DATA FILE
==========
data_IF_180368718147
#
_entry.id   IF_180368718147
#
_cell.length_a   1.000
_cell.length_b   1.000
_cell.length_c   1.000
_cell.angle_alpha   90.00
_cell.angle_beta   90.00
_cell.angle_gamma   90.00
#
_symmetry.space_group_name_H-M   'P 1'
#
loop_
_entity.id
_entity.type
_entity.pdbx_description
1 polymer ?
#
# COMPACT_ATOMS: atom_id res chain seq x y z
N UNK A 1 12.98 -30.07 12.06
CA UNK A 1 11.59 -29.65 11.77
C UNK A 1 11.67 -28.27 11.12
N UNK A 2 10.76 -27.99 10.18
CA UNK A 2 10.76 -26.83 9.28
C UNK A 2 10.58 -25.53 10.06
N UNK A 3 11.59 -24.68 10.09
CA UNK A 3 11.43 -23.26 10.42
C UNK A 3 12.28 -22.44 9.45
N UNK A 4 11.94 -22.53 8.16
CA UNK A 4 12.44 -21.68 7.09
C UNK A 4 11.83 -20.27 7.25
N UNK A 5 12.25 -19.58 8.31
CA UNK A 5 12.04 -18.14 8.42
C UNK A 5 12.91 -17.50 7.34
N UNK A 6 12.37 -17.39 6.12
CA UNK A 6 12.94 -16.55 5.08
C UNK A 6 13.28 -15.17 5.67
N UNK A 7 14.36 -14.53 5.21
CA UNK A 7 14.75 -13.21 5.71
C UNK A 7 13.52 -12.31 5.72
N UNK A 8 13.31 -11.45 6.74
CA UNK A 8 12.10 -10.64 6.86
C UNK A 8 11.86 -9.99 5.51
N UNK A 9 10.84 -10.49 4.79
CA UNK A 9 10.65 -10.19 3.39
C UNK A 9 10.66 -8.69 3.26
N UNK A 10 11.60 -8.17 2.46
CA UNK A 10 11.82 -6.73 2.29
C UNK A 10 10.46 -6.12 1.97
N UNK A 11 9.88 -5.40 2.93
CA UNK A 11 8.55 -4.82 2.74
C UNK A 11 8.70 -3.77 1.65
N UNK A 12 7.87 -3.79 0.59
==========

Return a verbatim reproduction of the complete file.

data_IF_180368718147
#
_entry.id   IF_180368718147
#
_cell.length_a   1.000
_cell.length_b   1.000
_cell.length_c   1.000
_cell.angle_alpha   90.00
_cell.angle_beta   90.00
_cell.angle_gamma   90.00
#
_symmetry.space_group_name_H-M   'P 1'
#
loop_
_entity.id
_entity.type
_entity.pdbx_description
1 polymer ?
#
# COMPACT_ATOMS: atom_id res chain seq x y z
N UNK A 1 12.98 -30.07 12.06
CA UNK A 1 11.59 -29.65 11.77
C UNK A 1 11.67 -28.27 11.12
N UNK A 2 10.76 -27.99 10.18
CA UNK A 2 10.76 -26.83 9.28
C UNK A 2 10.58 -25.53 10.06
N UNK A 3 11.59 -24.68 10.09
CA UNK A 3 11.43 -23.26 10.42
C UNK A 3 12.28 -22.44 9.45
N UNK A 4 11.94 -22.53 8.16
CA UNK A 4 12.44 -21.68 7.09
C UNK A 4 11.83 -20.27 7.25
N UNK A 5 12.25 -19.58 8.31
CA UNK A 5 12.04 -18.14 8.42
C UNK A 5 12.91 -17.50 7.34
N UNK A 6 12.37 -17.39 6.12
CA UNK A 6 12.94 -16.55 5.08
C UNK A 6 13.28 -15.17 5.67
N UNK A 7 14.36 -14.53 5.21
CA UNK A 7 14.75 -13.21 5.71
C UNK A 7 13.52 -12.31 5.72
N UNK A 8 13.31 -11.45 6.74
CA UNK A 8 12.10 -10.64 6.86
C UNK A 8 11.86 -9.99 5.51
N UNK A 9 10.84 -10.49 4.79
CA UNK A 9 10.65 -10.19 3.39
C UNK A 9 10.66 -8.69 3.26
N UNK A 10 11.60 -8.17 2.46
CA UNK A 10 11.82 -6.73 2.29
C UNK A 10 10.46 -6.12 1.97
N UNK A 11 9.88 -5.40 2.93
CA UNK A 11 8.55 -4.82 2.74
C UNK A 11 8.70 -3.77 1.65
N UNK A 12 7.87 -3.79 0.59